Will reviews a Thanksgiving list
Nov. 20, 2011
COLUMBUS: This is Thanksgiving week, a time when Americans give thanks for a bountiful harvest, a full stomach, and an overflowing Christmas shopping cart. The farmers came through for us again, with a big assist from the Lord. We are generous folks, so you won’t find anyone going hungry on Thanksgiving.
About the only crop that came up extremely short was peanuts. Now the price of peanut butter is so high the poor vegetarian may have to feed their kids meat.
While the rest of us are poised to celebrate our blessings, Washington is tied up in knots over the deficit deal. They appointed 6 Republicans and 6 Democrats to come up with a so-called compromise. Each side was hoping one of the "opponents" would switch sides, thereby committing political suicide. President Obama was supposed to referee, but he went to Australia get away from the fray. (And you can’t get any farther away than Australia.)
The whole deficit reduction angle is a hoax. Even if the Republicans raised taxes as high as the Democrats want, and the Democrats cut spending as Republicans desire, the debt in ten years would still be higher than today.
The solution is for more people to pay taxes, and fewer people to live off taxes. It’s that simple. Congress figures what the country needs are more millionaires, so naturally they start with themselves. Did you know they are allowed insider trading of stocks? Yes, Congress can get in a huddle, agree to buy a certain stock, then pass a bill that causes it to double. If you wonder where their big campaign contributions come from, if one of these scoundrels gave you a stock tip, wouldn’t you agree to donate half to get him reelected?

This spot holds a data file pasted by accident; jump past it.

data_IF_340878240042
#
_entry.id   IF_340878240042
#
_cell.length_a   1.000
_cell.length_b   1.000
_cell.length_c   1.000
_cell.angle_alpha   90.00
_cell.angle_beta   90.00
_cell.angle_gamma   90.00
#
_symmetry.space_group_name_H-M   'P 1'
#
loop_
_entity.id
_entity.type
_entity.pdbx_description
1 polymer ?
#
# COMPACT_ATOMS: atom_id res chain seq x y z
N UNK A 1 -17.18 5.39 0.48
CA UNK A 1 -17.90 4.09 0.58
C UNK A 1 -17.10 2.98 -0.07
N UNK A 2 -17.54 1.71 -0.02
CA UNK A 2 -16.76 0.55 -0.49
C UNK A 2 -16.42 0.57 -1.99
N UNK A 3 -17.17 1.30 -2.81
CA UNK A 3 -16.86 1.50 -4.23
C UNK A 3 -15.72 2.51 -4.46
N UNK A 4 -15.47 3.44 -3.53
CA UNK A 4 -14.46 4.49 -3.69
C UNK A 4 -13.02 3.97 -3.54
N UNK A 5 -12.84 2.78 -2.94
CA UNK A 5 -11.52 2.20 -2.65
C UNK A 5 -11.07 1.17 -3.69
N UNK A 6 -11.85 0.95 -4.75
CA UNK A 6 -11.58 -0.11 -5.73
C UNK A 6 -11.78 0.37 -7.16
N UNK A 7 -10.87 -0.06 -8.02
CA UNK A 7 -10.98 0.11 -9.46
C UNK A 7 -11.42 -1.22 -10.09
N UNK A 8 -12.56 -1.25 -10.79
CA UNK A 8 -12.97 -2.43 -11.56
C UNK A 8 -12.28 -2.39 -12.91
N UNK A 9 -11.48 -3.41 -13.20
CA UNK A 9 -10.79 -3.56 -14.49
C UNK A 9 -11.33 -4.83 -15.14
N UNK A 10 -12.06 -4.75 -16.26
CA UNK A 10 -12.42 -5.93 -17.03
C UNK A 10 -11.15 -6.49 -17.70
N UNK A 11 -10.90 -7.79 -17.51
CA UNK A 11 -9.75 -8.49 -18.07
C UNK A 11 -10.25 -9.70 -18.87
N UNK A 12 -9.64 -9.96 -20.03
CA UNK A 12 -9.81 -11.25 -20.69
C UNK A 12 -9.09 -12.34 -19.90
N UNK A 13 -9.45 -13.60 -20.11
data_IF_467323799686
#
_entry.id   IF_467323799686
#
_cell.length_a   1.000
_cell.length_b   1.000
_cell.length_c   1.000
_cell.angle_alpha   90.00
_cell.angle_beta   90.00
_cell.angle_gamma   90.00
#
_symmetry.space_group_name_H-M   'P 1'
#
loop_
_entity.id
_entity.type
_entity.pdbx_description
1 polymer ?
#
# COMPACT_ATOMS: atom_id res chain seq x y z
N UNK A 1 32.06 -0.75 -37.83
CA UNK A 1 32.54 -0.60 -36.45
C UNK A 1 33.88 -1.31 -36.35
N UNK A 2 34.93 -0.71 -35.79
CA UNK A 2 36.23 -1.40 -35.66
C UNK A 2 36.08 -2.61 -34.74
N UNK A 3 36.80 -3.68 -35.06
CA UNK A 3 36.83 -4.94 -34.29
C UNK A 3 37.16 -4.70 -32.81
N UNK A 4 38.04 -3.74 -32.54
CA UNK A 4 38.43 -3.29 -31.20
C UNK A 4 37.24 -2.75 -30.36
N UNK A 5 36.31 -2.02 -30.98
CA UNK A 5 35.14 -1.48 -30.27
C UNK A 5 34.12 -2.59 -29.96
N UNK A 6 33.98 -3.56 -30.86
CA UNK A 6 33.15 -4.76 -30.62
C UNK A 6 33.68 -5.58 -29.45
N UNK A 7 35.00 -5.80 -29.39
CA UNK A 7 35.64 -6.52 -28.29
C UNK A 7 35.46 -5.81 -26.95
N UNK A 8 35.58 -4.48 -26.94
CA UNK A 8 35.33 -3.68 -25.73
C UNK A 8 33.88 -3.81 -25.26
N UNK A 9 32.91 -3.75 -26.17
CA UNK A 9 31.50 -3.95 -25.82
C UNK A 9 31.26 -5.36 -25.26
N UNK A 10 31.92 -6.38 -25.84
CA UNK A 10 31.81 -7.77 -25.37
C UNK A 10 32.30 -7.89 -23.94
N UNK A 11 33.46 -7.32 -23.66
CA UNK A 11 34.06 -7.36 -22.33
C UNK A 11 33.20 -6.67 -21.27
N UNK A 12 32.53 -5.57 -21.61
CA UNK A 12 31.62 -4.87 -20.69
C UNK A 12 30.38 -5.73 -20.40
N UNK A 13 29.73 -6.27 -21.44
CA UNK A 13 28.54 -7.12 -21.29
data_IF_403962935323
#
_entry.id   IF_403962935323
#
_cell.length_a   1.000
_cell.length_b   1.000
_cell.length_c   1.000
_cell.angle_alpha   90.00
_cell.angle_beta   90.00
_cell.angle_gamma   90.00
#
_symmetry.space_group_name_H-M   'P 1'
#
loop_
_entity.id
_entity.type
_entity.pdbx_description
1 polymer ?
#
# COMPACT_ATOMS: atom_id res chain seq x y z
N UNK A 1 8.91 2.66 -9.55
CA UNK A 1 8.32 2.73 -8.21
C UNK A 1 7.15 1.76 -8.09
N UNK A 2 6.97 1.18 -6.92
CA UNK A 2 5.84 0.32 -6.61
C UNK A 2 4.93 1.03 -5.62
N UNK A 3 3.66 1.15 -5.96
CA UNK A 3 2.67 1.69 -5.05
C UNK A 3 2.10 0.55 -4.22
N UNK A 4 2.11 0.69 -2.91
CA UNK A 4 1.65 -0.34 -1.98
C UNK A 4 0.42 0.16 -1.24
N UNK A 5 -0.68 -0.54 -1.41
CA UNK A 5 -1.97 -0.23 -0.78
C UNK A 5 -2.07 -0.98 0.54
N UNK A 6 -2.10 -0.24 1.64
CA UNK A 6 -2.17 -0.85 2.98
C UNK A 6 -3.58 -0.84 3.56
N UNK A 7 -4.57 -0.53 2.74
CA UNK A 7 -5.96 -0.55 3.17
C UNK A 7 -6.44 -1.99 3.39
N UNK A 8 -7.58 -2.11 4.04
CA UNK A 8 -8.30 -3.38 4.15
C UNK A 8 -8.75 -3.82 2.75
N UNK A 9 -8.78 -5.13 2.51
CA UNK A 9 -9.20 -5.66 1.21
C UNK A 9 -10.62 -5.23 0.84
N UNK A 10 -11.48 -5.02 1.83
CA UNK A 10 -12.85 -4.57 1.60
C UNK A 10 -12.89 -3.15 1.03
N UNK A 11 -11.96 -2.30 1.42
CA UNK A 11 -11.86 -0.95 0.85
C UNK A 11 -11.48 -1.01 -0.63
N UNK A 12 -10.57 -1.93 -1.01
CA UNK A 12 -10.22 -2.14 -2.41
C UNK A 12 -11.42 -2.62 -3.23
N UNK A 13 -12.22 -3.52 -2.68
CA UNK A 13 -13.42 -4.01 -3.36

If the Super Committee fails to reach a deal, don’t blame them. It was the rest of Congress, blessed by the President, who pawned this impossible task off on ‘em and then went back to their office and watched the ticker tape.
Historic quotes by Will Rogers:
"This is Thanksgiving. It was started by the Pilgrims, who would give thanks every time they killed an Indian and took more of his land. As years went by and they had all his land, they changed it into a day to give thanks for the bountiful harvest, (if) the boll-weevil and the protective tariff didn't remove all cause for thanks." DT#417, Nov. 23, 1927
"Thanksgiving Day. In the days of its founders they were willing to give thanks for mighty little, for mighty little was all they expected. But now neither government or nature can give enough but what we think it's too little. Those old boys in the Fall of the year, if they could gather in a few pumpkins, potatoes and some corn for the winter, they was in a thanking mood. But if we can't gather in a new Buick, a new radio, a tuxedo and some government relief, why we feel like the world is agin us." DT#2594, Nov. 28, 1934